Spanish Language Differences
“You never stop learning.” This is one of my favorite sayings, as rarely a week goes by when I don’t learn something new—especially when it comes to languages. I have been speaking English now for over thirteen years, but still there are words that I haven’t heard before and don’t know the meaning of.
Language is a living thing. It is always growing and changing. You just have to look at slang to see how people shape the language they use. No matter what language you speak, you’ll find that words fall in and out of fashion, change their meanings subtly over time, and are used in different ways depending on who is saying them and in what context.
As a result, I think that it is wrong to talk about speaking a language “perfectly.” People use language to communicate, and, as long as they can communicate their meaning, they’ve used language appropriately. For example, compare spoken English with written English. How often do you speak in incomplete sentences, let propositions dangle, and misuse a word to get a laugh? You do it all the time! You don’t have to have perfect grammar to speak and communicate well.
How Spanish is different in different regions/countries
There’s no such thing as “perfect” Spanish. That’s because the Spanish that is spoken in different regions can differ drastically from the Spanish spoken elsewhere. Mexican Spanish is different from Chilean Spanish, which is different from the Spanish spoken in Spain. Every country has a variety of local dialects as well.
When you’re learning Spanish, you need to realize that what you’re learning is going to be regionally influenced. A Spanish teacher from Spain will teach you different words and a different pronunciation from a Spanish teacher from Latin America.
During the creation of Rocket Spanish, these regional variations caused a lot of discussion and debate about what words and phrases to include in our product. I speak Chilean Spanish, while the editor of Rocket Spanish, Amy Waterman, is fluent in Ecuadorian Spanish. We both had some pretty set ideas of which words were “correct” and which were too colloquial to be useful to students. Ultimately, we decided on words that were so basic that they’d be understood everywhere, though our pronunciation is clearly Latin American.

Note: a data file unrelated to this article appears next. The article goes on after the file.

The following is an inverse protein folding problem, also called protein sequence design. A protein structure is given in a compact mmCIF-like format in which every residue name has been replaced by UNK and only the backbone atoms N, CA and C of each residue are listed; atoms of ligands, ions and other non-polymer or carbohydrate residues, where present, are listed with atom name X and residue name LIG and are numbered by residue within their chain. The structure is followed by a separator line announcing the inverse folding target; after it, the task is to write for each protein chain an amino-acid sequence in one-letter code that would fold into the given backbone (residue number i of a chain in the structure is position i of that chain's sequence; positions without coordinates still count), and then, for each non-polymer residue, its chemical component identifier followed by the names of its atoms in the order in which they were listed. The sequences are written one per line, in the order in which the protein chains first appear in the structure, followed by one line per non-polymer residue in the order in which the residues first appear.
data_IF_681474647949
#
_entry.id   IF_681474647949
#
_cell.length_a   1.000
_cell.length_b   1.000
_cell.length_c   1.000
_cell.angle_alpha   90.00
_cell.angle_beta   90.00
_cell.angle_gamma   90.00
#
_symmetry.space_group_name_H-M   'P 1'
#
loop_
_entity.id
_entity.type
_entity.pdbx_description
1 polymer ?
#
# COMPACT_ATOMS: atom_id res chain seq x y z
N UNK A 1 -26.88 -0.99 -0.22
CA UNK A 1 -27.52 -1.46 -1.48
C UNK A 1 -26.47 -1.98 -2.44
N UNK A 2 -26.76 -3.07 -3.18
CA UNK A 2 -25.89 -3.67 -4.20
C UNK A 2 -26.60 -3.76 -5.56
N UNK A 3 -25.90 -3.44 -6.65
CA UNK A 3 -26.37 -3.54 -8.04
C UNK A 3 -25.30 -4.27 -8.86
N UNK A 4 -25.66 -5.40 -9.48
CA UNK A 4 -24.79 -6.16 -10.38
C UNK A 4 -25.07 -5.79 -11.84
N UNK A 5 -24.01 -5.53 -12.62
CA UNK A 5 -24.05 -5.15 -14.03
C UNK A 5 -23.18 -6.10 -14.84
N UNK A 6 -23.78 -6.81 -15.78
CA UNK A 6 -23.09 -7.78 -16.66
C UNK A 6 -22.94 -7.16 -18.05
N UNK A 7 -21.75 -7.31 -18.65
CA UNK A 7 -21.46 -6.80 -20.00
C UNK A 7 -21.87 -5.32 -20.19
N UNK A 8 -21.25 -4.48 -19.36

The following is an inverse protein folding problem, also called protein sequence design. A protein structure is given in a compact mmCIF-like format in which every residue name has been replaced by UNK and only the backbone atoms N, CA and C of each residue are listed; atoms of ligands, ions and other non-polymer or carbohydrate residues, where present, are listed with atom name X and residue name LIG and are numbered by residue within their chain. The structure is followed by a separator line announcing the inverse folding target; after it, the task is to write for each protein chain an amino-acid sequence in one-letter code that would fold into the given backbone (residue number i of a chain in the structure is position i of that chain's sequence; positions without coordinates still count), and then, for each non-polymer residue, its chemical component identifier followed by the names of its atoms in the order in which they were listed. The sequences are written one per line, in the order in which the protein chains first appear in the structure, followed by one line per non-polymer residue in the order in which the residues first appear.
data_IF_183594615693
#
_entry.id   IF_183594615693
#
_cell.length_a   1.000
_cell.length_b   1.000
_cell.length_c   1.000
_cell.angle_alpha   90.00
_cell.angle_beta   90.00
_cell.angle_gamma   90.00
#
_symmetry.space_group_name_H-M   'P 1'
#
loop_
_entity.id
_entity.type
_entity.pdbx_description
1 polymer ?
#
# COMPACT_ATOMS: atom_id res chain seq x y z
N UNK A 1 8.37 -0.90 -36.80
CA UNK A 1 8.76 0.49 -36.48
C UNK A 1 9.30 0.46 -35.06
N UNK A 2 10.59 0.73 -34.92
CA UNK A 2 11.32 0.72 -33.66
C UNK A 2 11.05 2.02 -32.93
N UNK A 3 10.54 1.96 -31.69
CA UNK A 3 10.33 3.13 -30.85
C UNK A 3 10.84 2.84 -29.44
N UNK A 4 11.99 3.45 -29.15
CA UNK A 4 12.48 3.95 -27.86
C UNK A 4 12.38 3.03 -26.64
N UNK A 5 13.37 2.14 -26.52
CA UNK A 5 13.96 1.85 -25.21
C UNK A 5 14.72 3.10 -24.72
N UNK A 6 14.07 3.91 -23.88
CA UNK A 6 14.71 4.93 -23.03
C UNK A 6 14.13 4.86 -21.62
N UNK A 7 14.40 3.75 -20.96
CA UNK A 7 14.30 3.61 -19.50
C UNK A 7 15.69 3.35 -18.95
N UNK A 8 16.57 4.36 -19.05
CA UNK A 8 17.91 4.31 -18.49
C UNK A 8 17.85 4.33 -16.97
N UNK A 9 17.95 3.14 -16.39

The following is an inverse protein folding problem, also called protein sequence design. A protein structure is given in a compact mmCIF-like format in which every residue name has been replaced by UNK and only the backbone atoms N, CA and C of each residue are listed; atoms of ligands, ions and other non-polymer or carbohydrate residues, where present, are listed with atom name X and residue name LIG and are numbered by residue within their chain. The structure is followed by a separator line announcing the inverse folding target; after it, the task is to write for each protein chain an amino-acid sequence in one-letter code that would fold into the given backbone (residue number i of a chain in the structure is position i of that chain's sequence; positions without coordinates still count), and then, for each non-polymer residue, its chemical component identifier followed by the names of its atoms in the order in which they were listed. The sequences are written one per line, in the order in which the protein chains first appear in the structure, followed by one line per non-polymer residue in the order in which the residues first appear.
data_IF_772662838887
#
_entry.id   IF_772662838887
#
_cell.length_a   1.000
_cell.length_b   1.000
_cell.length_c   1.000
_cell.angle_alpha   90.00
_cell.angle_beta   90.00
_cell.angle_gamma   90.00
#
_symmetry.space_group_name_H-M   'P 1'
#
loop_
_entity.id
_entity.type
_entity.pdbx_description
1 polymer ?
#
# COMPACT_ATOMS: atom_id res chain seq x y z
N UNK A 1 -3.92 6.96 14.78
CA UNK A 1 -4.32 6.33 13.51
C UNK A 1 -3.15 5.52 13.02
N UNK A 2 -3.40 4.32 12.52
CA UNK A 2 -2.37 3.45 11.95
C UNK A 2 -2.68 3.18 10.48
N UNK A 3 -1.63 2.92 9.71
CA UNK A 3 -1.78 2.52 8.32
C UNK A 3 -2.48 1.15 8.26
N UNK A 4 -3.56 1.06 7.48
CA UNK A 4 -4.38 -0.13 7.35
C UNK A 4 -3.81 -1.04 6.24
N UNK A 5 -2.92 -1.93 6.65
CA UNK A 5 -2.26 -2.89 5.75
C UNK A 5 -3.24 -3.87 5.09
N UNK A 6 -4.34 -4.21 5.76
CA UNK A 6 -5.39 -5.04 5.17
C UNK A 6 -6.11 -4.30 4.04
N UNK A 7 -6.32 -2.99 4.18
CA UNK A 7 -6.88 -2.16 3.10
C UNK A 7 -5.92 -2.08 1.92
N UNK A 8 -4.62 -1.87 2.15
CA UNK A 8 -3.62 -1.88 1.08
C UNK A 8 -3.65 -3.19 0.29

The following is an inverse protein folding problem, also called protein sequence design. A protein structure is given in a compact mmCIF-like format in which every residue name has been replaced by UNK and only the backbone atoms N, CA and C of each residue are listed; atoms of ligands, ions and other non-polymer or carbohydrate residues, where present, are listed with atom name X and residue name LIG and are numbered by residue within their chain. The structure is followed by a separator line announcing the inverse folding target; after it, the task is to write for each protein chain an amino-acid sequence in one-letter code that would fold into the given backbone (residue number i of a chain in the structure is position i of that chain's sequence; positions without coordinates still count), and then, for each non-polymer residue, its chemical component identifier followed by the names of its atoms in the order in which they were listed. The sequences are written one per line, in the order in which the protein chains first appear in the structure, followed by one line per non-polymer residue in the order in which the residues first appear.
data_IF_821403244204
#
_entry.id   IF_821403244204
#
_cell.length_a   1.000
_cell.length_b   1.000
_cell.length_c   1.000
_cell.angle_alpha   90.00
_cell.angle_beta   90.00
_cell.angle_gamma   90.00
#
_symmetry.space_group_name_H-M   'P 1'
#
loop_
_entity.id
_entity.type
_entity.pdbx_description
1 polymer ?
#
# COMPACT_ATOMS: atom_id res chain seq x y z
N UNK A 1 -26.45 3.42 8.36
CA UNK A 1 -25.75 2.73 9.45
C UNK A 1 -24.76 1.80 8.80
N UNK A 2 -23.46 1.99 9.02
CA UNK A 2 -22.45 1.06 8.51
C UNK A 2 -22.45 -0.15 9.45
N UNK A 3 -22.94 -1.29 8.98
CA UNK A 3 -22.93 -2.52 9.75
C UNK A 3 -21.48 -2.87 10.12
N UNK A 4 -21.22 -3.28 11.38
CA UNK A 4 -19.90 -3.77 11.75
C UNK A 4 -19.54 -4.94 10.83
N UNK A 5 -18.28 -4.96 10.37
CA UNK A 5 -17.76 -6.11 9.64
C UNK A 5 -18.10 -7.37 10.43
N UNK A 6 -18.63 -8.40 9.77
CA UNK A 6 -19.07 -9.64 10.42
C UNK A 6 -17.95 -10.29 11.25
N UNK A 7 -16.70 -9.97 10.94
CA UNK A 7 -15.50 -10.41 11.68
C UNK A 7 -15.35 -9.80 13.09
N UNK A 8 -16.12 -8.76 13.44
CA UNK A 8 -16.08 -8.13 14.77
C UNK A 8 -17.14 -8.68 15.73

If you’re interested in how these regional variations came to be, it might be useful to study a bit about the origin of the Spanish language. Most of the Spanish spoken in South America actually comes from a language called Castellano which originated in Castilla, Spain. Around the end of the fifteenth century, the monarchs of Castilla combined forces with the monarchs of Aragon, then proceeded to take control of a large part of the Iberian peninsula. Once in control, they imposed the language of Castilla (Castellano) over the citizenry.
In 1492, when the “conquistadores” and missionaries arrived in the Americas, they brought Castellano with them and imposed it, in turn, on the native populace. Castellano became the official imperial language of the New World. One of the big differences that you’ll notice today between Spanish speakers from Spain and those from Latin America is that the Spaniards tend to speak with what could almost be described as a lisp. In other words, they make a “th” sound when they pronounce the letters ‘c’ and ‘z.’
There is a legend about the origin of this difference. After the Americas were discovered, and Spanish had already arrived in the New World, a king came to the throne in Spain who spoke with a lisp. His courtiers and subjects adopted this trait to please his majesty. As a result, this fashion became adopted into standard pronunciation in Spain, while back in the Americas the older form of Spanish (with no lisp) was still being spoken.
Whether or not this legend is true, it illustrates an important point: languages change, evolve, and adapt to the culture and environment of the people who speak them. You’ll find that people on the street speak differently from people in the farms and villages. You may find that you have to learn new words depending on what part of the Spanish-speaking world you’re in.
For example, Chilean Spanish has come a long way since the discovery of the Americas. It has developed its own characteristics to suit the Chilean culture and its people. In fact, it is often said that Chileans do not speak Spanish. Instead, they speak Chilean!
The true Spanish language in its purest form is very formal, but when we are talking to our “amigos” (friends) or family, we Chileans tend to drop a few letters and mix and match other words, changing the language to the point where it is sometimes unrecognizable. That habit, plus the extensive and clever use of slang and cheeky sense of humor of the Chilean, had given the Chilean language something unique and unmatched anywhere else in the world.
Fortunately, Rocket Spanish gives you the best of all worlds. We have tried to keep it simple and teach you the most basic words and phrases that you can use anywhere in the world, whether you’re in Spain or in Latin America. We can’t possibly give you all the regional variations, so if you have Spanish-speaking friends or a teacher who uses a word differently than we have it here, the difference is probably regional. Which word you use will depend on where you intend to speak Spanish. Just focus on communicating, and the rest will fall into place!
Adios Mauricio Evlampieff Rocket Spanish